Texas Sales Tax Guide

Texas businesses must collect and pay sales taxes on most items they sell. The sales tax varies from county to county – the state has a base sales tax, plus the counties have discretionary taxes that they can add to the state sales tax rate. Texas also charges use taxes, transient rental taxes, and franchise taxes. This guide does not fully describe all of Texas’s laws and regulations regarding taxes. Businesses should contact a business attorney or visit the Comptroller’s Office to learn which rules and regulations are associated with their industries.

Types of taxes

In addition to regular sales tax, businesses must also pay – where applicable – use tax, discretionary sales surtax, transient rental taxes, and franchise taxes.

Sales tax

The state sales tax rate is 6.25 percent on all retail sales, rentals, leases, taxable services, and goods unless that item or service is exempt.

Use tax

The use tax is the sales tax’s partner. The state imposes this tax on the consumption and storage of tangible personal property or services that are taxable. Businesses must collect use taxes and submit them to the Comptroller’s Office if the business does not have tax-exempt status and purchases the goods from a seller, whether a wholesaler or retailer, who does not charge Texas sales tax.

The use tax rate is the same as the state sales tax rate of 6.25 percent. In most cases, the seller collects taxes at the buyer’s state’s tax rate. If so, the buyer does not have to pay the use tax. The seller must also figure out discretionary taxes.

Texas does allow a single local use tax rate to make it easier on sellers – they won’t have to keep updated on local taxes that might change more often than the state sales tax. If you elect to use one rate, it is 1.75 percent. Check for changes to this rate by checking the Texas Register by January 1 of every year.

Should a business choose to use the single local rate, the taxpayer must file Form 01-799 Remote Seller’s Intent to Elect or Revoke Use of Single Local Use Tax Rate via regular mail or email.

Discretionary sales surtax

Counties, cities, transit authorities, and special purpose districts can impose a discretionary sales surtax rate up to 2 percent over and above the state’s sales tax rate. Thus, if a county imposes a 2 percent tax rate, the total sales tax on taxable items and services is 8.25 percent.

Transient rental taxes

Hotels, motels, and Airbnbs must collect a state hotel occupancy tax of 6 percent if the room is more than $15 per day. The rate also applies to condominiums, bed and breakfasts, rental homes, and apartments. If an establishment has a sleeping room that costs more than $2 per day, the establishment must also collect the state hotel occupancy tax.

Often homeowners rent out rooms in their homes to people attending entertainment and sporting events. The homeowners must also collect and pay the hotel occupancy tax from their customers. If a business is a property management company, travel company, or another third-party rental company, those businesses might also be responsible for collecting and paying the tax.

Establishments must pay the hotel occupancy rate monthly or quarterly. If the establishment pays monthly, the tax is due on the 20th of the next month. For example, taxes on January sales are due February 20. If the establishment pays quarterly, the tax is due on the 20th of the first month after the end of the quarter. For example, an establishment that pays quarterly would pay taxes collected from January through March by April 20.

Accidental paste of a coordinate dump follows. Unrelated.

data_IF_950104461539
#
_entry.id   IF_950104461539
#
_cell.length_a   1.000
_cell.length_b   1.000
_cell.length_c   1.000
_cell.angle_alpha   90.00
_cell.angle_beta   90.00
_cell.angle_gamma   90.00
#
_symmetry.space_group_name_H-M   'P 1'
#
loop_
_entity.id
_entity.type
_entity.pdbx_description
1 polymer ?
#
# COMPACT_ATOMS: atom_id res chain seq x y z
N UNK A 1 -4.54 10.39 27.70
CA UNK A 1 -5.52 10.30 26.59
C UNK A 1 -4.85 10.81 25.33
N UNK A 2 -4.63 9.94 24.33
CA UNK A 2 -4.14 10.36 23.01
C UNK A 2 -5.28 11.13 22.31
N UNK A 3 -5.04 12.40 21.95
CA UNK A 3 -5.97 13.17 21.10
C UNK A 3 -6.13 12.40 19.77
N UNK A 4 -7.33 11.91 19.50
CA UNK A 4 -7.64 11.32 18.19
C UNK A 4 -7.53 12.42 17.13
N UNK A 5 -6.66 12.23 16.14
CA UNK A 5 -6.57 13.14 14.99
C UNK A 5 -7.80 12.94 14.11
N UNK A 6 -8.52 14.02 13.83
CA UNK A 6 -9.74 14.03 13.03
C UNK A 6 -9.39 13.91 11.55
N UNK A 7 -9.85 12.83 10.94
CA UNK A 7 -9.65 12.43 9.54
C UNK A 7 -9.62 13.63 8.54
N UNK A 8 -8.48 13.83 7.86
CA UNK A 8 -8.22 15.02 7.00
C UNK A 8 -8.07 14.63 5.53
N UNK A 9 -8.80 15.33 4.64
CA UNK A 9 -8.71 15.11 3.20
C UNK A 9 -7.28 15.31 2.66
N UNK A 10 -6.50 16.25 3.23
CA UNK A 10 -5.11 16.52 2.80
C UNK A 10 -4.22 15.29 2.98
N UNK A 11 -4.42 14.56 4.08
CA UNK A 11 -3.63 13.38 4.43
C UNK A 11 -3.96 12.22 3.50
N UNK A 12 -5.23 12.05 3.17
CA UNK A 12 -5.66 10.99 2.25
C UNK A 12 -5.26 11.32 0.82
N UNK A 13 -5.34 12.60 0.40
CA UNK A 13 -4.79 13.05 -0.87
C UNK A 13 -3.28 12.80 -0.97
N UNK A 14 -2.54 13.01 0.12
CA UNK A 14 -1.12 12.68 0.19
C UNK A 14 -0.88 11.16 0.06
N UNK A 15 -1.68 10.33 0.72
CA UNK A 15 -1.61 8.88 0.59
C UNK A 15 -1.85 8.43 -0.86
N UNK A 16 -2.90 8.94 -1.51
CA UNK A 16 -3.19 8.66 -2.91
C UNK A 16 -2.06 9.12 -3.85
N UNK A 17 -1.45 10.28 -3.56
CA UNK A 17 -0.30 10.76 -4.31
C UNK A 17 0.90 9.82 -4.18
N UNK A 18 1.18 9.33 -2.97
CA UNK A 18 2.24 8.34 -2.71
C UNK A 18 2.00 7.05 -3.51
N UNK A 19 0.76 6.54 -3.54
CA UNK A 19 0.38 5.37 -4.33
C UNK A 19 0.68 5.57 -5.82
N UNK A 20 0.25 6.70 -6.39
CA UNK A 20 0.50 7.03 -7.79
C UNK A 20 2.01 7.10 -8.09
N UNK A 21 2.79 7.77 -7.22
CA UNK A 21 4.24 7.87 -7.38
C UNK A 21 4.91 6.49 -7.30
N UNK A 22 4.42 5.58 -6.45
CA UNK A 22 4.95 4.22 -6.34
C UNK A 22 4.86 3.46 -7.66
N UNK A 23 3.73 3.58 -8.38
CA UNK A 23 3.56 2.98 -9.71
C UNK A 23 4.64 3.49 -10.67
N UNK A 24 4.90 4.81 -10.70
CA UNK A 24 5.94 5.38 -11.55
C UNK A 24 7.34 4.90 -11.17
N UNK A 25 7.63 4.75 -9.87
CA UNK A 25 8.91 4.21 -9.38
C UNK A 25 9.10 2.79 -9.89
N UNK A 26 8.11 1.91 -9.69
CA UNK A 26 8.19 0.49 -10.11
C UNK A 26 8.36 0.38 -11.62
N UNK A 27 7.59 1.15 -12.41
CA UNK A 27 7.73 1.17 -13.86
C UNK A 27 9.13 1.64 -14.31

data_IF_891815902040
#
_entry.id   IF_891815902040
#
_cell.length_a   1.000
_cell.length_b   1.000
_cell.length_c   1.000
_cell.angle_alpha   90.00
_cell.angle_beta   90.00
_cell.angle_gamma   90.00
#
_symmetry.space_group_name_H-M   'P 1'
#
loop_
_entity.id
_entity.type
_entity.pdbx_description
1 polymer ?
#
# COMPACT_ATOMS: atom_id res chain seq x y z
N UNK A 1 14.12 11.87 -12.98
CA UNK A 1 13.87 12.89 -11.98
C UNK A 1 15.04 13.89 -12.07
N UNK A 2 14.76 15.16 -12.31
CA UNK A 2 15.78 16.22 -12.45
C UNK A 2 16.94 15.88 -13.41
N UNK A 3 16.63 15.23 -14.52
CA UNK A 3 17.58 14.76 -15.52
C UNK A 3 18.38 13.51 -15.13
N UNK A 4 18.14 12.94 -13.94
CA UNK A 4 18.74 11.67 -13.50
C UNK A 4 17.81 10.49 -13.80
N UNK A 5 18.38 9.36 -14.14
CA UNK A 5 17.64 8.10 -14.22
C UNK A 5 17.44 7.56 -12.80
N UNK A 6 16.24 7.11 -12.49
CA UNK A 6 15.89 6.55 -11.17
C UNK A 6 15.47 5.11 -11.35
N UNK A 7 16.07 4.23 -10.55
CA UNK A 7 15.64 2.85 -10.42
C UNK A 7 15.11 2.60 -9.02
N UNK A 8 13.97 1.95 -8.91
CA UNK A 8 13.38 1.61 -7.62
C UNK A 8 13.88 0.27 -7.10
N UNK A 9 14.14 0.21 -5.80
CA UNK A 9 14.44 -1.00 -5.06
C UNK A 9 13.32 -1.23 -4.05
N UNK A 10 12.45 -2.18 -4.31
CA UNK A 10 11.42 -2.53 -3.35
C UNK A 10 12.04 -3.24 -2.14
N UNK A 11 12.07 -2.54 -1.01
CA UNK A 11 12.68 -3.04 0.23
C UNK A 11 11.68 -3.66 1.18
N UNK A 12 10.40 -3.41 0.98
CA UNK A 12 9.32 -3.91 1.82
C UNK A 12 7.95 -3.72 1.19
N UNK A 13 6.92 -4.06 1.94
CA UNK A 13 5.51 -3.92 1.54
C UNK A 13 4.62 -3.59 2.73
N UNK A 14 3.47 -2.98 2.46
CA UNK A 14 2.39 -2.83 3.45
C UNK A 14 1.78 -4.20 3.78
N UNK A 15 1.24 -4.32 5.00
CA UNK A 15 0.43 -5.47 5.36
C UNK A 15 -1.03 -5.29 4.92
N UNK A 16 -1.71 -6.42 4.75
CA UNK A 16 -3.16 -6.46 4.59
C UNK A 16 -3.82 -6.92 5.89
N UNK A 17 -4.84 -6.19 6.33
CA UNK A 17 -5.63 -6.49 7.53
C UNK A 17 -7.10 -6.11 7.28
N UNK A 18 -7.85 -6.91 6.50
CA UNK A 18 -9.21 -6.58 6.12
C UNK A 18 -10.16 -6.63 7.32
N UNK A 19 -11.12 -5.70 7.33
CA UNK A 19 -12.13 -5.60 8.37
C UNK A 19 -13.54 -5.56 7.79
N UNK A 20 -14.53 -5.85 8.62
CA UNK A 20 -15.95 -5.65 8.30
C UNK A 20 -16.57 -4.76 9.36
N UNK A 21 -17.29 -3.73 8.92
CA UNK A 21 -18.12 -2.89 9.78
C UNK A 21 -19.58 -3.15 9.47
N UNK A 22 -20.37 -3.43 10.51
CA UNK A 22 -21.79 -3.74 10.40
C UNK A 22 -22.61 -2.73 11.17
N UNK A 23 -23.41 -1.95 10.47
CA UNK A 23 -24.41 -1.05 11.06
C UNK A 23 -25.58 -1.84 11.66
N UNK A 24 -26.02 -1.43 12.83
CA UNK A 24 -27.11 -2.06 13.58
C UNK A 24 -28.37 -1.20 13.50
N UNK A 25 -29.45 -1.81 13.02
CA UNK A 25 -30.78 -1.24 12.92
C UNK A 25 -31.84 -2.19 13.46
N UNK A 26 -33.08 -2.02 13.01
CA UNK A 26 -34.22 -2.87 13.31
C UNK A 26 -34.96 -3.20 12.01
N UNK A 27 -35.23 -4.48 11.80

If the business pays the taxes on time, it can apply a discount of 1 percent to the total due on the quarterly or monthly return.

Out-of-state retailers

Remote sellers, or out-of-state retailers, do not have a physical presence in Texas. However, because of a 2018 case, South Dakota v. Wayfair, all states can impose their sales and use taxes on goods sold out of state but that are delivered into the state. Remote sellers include those who sell their goods via phone, internet, television, radio, flyers, catalogs, and other forms other than having a physical presence in the state.

However, if a remote seller had less than $500,000 of sales in the preceding calendar year, it does not have to obtain a Texas tax permit and does not have to report, collect or remit state and local use tax. Texas revenue is figured on taxable and nontaxable sales and fees for transportation, handling, installation, and other fees a business might charge a customer.

Franchise tax

If a business is out of state but sells items and services in Texas and is a taxable entity, the business must pay the franchise tax. The franchise tax is a privilege tax that is imposed on businesses with $500,000 or more of gross receipts from Texas.

Registering for Texas' taxes

To register to file reports and pay sales tax in Texas, you can use the Comptroller’s Office eSystems. You must file an application if:

  • You conduct business in Texas;
  • You sell or lease tangible personal property in Texas; or
  • You sell services that are taxable in Texas.

The application covers sales and use tax, the 911 surcharge and fees, and the sales tax surcharge on diesel equipment.

You cannot use the online application if you are:

  • A sole owner,
  • A partner,
  • An officer,
  • A director, or
  • If you do not have a social security number.

Instead, you must apply for a tax permit using Form AP-201 and email the application to [email protected]. You can also fax the application to (512) 936-0010.

You will need several pieces of documentation to complete the application, including:

  • Your social security number if you are the sole owner.
  • FEIN or social security number for each partner.